In typical years, thousands of people climb aboard ships docked in the San Diego Bay and let their minds be whisked away to a time when tall mast ships ruled the seas. But this isn’t a typical year for the Star of India or the Maritime Museum of San Diego.
“Basically, we’re coasting through this period like so many organizations are,” said museum president Ray Ashley, Ph.D.
His museum has only been open six days since the pandemic forced California to close many businesses and pulled the gangways from the museum’s ships.
“We pretty much had to stop everything in its tracks,” said Dr. Ashley.
He said the museum’s operating budget instantly dropped to 20%. They had to lay off 80% of their paid staff over the following few weeks.
“We’ll hire them all back if we can start things back up again, but that was a big deal,” sighed Ashley.
In the meantime, Ashley said the pandemic has allowed the museum to get a phenomenal amount of work done. Without tourists, families, and classrooms constantly flowing on and off the ships in the collection, Ashley said the staff has been able to conduct several maintenance and refurbishment projects that sometimes take months, even years, to complete.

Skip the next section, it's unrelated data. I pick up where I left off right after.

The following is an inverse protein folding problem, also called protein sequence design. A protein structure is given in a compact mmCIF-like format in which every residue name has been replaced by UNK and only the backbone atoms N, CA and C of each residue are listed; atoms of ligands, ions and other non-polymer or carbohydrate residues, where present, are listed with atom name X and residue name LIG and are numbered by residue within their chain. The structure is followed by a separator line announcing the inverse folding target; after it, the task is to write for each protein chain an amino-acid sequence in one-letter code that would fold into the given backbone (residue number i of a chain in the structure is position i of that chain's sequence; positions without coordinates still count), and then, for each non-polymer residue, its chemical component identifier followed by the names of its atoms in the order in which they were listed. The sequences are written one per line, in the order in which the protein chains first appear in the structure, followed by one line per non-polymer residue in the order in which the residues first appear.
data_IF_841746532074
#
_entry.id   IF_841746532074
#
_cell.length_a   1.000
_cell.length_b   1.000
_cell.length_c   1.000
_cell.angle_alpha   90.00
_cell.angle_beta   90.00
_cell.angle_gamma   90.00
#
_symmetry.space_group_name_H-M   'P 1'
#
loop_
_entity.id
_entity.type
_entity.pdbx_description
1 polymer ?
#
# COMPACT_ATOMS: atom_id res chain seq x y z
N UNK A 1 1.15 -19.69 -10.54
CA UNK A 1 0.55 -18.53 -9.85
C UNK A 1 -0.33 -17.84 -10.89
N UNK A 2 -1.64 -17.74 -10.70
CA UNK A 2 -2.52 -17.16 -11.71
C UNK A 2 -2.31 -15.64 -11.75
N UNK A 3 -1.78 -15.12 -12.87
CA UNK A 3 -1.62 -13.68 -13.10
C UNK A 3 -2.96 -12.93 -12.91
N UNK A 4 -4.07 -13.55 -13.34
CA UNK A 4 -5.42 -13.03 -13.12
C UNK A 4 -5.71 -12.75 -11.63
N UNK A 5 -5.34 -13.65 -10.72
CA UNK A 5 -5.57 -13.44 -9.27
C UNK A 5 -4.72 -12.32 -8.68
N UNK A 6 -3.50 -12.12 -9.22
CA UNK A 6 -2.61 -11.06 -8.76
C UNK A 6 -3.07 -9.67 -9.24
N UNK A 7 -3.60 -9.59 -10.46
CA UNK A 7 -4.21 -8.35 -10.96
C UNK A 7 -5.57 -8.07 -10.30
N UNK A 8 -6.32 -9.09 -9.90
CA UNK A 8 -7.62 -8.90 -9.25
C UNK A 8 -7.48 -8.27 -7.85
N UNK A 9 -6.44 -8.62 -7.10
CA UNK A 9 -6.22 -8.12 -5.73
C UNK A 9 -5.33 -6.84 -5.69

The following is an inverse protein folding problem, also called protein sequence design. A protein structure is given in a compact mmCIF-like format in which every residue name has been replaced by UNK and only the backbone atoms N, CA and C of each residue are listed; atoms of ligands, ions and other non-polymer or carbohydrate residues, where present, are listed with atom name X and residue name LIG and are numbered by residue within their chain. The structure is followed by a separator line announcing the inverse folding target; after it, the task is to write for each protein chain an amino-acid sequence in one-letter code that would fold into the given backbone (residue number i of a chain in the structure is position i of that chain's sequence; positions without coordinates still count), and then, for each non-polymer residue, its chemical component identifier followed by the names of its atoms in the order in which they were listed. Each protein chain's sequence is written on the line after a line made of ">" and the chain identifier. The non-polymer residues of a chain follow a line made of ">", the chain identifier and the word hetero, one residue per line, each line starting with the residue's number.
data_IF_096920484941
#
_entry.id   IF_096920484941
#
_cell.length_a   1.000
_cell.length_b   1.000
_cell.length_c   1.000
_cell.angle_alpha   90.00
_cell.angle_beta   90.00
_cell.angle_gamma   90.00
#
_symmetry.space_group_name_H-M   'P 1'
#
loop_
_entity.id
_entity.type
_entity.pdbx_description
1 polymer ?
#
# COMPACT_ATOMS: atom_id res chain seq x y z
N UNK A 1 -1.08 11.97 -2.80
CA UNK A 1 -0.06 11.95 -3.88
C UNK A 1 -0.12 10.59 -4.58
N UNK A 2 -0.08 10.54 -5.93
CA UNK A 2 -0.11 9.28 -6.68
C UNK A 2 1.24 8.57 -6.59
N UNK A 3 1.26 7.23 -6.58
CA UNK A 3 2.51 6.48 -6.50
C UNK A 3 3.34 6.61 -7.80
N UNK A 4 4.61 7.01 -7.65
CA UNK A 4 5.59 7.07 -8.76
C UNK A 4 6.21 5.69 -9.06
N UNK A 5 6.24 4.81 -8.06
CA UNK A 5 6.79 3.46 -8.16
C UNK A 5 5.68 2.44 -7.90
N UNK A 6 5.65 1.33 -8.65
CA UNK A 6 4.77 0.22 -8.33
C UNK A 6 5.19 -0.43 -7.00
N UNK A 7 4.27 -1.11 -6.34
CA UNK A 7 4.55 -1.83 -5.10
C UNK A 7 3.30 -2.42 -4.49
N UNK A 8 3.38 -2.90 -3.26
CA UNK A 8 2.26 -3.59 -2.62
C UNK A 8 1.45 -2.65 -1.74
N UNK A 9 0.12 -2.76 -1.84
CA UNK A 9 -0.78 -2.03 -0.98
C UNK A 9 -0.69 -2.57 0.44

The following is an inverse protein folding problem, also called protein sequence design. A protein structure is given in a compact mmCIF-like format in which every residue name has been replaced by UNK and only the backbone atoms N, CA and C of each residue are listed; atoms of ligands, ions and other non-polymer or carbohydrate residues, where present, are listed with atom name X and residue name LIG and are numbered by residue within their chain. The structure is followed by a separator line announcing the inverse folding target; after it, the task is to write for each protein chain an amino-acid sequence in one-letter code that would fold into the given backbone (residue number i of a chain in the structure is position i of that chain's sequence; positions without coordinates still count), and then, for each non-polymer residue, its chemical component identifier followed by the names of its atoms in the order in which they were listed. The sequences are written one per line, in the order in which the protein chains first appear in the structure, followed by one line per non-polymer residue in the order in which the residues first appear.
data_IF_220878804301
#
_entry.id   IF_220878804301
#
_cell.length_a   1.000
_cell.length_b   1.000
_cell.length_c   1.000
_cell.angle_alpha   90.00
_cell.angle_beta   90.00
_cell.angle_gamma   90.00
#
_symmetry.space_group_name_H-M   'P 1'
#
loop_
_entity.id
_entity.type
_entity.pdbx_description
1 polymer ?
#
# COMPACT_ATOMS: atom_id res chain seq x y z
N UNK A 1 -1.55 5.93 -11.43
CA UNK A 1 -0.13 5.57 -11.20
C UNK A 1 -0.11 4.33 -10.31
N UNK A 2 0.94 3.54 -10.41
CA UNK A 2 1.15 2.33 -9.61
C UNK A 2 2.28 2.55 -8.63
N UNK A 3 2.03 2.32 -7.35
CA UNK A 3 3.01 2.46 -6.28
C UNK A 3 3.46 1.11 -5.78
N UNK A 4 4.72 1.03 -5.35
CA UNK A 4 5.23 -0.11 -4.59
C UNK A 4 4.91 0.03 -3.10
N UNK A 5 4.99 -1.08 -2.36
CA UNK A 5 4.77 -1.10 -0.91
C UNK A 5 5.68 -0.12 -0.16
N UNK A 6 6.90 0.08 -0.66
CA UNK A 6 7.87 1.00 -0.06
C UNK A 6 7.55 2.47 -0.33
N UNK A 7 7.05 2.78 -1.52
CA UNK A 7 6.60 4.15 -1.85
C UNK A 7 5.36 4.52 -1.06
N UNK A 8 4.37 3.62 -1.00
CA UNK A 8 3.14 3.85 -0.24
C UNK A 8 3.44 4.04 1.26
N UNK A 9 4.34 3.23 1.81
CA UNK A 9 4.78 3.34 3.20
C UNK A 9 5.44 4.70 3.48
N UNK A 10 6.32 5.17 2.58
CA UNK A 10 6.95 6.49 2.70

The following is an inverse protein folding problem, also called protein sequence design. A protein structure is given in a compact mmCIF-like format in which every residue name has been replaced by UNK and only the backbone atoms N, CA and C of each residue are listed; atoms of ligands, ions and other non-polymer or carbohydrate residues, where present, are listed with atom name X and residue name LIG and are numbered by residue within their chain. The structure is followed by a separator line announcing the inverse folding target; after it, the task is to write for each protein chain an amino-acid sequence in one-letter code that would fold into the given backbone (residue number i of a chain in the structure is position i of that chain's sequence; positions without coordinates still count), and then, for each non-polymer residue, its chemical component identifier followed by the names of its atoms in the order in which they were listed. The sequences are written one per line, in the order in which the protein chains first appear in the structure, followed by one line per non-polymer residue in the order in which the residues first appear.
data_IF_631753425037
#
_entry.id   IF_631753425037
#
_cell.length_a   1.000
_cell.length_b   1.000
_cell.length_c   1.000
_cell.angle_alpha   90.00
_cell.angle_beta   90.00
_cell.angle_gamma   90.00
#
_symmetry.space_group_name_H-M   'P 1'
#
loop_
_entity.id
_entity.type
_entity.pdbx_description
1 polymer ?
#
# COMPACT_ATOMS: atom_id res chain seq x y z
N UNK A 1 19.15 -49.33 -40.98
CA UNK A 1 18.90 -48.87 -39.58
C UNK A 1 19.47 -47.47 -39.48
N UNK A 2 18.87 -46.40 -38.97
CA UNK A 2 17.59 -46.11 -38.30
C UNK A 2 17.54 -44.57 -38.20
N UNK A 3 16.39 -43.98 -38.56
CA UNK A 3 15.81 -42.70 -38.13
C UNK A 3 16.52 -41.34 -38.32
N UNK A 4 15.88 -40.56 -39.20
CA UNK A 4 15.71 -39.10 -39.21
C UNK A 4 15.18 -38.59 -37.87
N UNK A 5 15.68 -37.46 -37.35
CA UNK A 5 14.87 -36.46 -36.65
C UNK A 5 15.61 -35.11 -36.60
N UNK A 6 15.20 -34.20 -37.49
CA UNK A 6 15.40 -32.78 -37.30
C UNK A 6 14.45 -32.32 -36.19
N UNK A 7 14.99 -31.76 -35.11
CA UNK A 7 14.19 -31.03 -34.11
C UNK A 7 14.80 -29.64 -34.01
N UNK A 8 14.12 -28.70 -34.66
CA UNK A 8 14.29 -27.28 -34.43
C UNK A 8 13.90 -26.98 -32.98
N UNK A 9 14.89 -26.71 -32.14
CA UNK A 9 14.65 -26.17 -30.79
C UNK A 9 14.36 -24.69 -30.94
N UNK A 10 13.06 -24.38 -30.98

“Well, we try to find silver linings, you know,” he smiled. “It’s not much of one, but there aren’t many. So, that’s a good one to have.”
Volunteers are shouldering much of the work. Tuesday, one volunteer was staining the wood on the Star of India. Another was mending a sail while hiding in the shade aboard the steam ferry Berkeley. Two other volunteers sanded parts of the Californian and San Salvador.
Dr. Ashley said they’ve been able to sustain themselves during the pandemic by relying on financial reserves, grants, and the occasional donations that still sail in.
“Like any other non-profit, a good portion of our budget depends upon donations,” he said.
In the meantime, he added the museum is trying to find creative and safe ways to allow visitors to explore their collection. He said the new Portside Pier right next door will also be a great draw once the pandemic ends.